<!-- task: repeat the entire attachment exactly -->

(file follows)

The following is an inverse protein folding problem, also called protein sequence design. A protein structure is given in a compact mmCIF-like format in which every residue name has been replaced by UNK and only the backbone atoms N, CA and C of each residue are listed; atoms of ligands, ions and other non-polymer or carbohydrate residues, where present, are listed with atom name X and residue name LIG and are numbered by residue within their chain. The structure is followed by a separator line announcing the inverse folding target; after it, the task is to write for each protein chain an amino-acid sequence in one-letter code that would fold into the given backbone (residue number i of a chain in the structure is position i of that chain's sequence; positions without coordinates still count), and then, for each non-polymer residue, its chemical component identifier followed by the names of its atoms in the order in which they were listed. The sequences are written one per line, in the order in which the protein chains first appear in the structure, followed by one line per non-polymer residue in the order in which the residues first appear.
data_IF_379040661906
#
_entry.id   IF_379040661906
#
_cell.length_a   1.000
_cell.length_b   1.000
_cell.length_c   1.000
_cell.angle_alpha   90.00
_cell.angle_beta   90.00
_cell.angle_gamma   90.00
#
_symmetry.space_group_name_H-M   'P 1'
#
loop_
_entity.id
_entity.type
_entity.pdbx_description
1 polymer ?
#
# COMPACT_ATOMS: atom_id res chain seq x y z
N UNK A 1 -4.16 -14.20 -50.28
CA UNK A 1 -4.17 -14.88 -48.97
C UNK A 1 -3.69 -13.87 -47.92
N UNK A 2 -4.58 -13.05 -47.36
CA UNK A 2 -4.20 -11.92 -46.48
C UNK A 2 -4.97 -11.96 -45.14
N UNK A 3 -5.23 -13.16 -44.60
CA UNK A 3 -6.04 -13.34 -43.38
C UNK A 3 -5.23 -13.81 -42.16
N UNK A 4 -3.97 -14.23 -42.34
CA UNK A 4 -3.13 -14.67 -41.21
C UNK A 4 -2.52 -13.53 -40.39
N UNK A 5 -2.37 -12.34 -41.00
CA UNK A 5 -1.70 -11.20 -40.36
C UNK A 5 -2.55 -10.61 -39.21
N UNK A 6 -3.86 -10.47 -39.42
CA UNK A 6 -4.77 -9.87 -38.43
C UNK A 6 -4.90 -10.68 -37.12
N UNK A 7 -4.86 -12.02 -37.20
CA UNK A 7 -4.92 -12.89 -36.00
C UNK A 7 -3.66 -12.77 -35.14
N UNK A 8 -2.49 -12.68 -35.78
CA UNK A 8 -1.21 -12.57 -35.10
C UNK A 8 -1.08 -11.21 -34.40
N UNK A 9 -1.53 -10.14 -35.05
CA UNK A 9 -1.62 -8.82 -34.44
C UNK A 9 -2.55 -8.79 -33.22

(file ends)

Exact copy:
The following is an inverse protein folding problem, also called protein sequence design. A protein structure is given in a compact mmCIF-like format in which every residue name has been replaced by UNK and only the backbone atoms N, CA and C of each residue are listed; atoms of ligands, ions and other non-polymer or carbohydrate residues, where present, are listed with atom name X and residue name LIG and are numbered by residue within their chain. The structure is followed by a separator line announcing the inverse folding target; after it, the task is to write for each protein chain an amino-acid sequence in one-letter code that would fold into the given backbone (residue number i of a chain in the structure is position i of that chain's sequence; positions without coordinates still count), and then, for each non-polymer residue, its chemical component identifier followed by the names of its atoms in the order in which they were listed. The sequences are written one per line, in the order in which the protein chains first appear in the structure, followed by one line per non-polymer residue in the order in which the residues first appear.
data_IF_379040661906
#
_entry.id   IF_379040661906
#
_cell.length_a   1.000
_cell.length_b   1.000
_cell.length_c   1.000
_cell.angle_alpha   90.00
_cell.angle_beta   90.00
_cell.angle_gamma   90.00
#
_symmetry.space_group_name_H-M   'P 1'
#
loop_
_entity.id
_entity.type
_entity.pdbx_description
1 polymer ?
#
# COMPACT_ATOMS: atom_id res chain seq x y z
N UNK A 1 -4.16 -14.20 -50.28
CA UNK A 1 -4.17 -14.88 -48.97
C UNK A 1 -3.69 -13.87 -47.92
N UNK A 2 -4.58 -13.05 -47.36
CA UNK A 2 -4.20 -11.92 -46.48
C UNK A 2 -4.97 -11.96 -45.14
N UNK A 3 -5.23 -13.16 -44.60
CA UNK A 3 -6.04 -13.34 -43.38
C UNK A 3 -5.23 -13.81 -42.16
N UNK A 4 -3.97 -14.23 -42.34
CA UNK A 4 -3.13 -14.67 -41.21
C UNK A 4 -2.52 -13.53 -40.39
N UNK A 5 -2.37 -12.34 -41.00
CA UNK A 5 -1.70 -11.20 -40.36
C UNK A 5 -2.55 -10.61 -39.21
N UNK A 6 -3.86 -10.47 -39.42
CA UNK A 6 -4.77 -9.87 -38.43
C UNK A 6 -4.90 -10.68 -37.12
N UNK A 7 -4.86 -12.02 -37.20
CA UNK A 7 -4.92 -12.89 -36.00
C UNK A 7 -3.66 -12.77 -35.14
N UNK A 8 -2.49 -12.68 -35.78
CA UNK A 8 -1.21 -12.57 -35.10
C UNK A 8 -1.08 -11.21 -34.40
N UNK A 9 -1.53 -10.14 -35.05
CA UNK A 9 -1.62 -8.82 -34.44
C UNK A 9 -2.55 -8.79 -33.22